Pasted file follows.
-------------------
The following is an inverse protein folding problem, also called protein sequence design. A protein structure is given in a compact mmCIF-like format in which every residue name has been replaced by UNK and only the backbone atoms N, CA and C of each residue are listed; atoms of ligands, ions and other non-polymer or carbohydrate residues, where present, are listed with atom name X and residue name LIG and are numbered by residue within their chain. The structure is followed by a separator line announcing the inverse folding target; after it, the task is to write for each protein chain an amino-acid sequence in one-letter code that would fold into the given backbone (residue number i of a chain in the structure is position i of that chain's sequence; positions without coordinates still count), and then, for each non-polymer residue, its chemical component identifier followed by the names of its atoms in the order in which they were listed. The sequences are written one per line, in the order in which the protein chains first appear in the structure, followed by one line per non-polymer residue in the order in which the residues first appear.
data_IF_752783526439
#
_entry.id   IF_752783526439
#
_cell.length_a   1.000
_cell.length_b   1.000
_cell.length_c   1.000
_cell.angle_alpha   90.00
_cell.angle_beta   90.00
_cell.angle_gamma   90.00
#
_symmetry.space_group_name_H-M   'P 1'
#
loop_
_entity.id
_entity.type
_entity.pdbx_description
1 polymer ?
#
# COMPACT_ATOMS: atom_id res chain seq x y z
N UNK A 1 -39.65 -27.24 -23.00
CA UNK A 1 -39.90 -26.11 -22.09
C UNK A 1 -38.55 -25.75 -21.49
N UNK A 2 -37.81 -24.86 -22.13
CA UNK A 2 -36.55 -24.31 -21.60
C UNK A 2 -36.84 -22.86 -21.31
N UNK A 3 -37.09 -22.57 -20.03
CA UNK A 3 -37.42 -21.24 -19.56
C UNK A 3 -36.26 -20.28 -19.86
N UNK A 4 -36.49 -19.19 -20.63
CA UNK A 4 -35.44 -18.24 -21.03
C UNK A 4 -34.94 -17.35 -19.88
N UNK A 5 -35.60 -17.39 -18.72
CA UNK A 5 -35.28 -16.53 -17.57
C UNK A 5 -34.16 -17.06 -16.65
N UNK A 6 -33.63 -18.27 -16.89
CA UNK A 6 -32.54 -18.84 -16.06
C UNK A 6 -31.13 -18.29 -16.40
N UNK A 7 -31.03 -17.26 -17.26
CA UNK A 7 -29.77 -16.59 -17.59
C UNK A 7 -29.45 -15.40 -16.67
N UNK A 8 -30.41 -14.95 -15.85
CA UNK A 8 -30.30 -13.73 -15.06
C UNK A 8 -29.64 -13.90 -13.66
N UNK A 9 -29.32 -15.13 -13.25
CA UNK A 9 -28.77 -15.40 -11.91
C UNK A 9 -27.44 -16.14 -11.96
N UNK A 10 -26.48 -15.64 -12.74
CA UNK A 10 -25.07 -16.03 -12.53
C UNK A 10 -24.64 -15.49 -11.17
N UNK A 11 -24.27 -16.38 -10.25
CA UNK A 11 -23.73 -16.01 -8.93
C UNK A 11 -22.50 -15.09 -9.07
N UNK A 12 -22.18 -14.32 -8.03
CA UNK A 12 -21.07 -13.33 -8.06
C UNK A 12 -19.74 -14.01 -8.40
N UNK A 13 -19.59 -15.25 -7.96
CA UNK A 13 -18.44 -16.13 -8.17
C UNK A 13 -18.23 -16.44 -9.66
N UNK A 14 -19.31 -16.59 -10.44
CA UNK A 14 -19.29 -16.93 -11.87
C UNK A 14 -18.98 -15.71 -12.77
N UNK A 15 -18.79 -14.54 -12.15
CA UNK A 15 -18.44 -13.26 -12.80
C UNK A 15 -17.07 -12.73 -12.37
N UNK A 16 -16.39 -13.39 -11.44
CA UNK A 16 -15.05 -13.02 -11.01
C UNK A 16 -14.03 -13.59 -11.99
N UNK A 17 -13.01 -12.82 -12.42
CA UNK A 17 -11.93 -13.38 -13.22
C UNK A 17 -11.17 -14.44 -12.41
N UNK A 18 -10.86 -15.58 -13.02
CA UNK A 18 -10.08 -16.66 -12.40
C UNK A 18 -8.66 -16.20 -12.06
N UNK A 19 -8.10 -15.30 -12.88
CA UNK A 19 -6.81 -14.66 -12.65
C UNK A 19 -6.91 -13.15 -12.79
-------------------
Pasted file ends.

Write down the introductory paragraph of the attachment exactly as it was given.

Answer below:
The following is an inverse protein folding problem, also called protein sequence design. A protein structure is given in a compact mmCIF-like format in which every residue name has been replaced by UNK and only the backbone atoms N, CA and C of each residue are listed; atoms of ligands, ions and other non-polymer or carbohydrate residues, where present, are listed with atom name X and residue name LIG and are numbered by residue within their chain. The structure is followed by a separator line announcing the inverse folding target; after it, the task is to write for each protein chain an amino-acid sequence in one-letter code that would fold into the given backbone (residue number i of a chain in the structure is position i of that chain's sequence; positions without coordinates still count), and then, for each non-polymer residue, its chemical component identifier followed by the names of its atoms in the order in which they were listed. The sequences are written one per line, in the order in which the protein chains first appear in the structure, followed by one line per non-polymer residue in the order in which the residues first appear.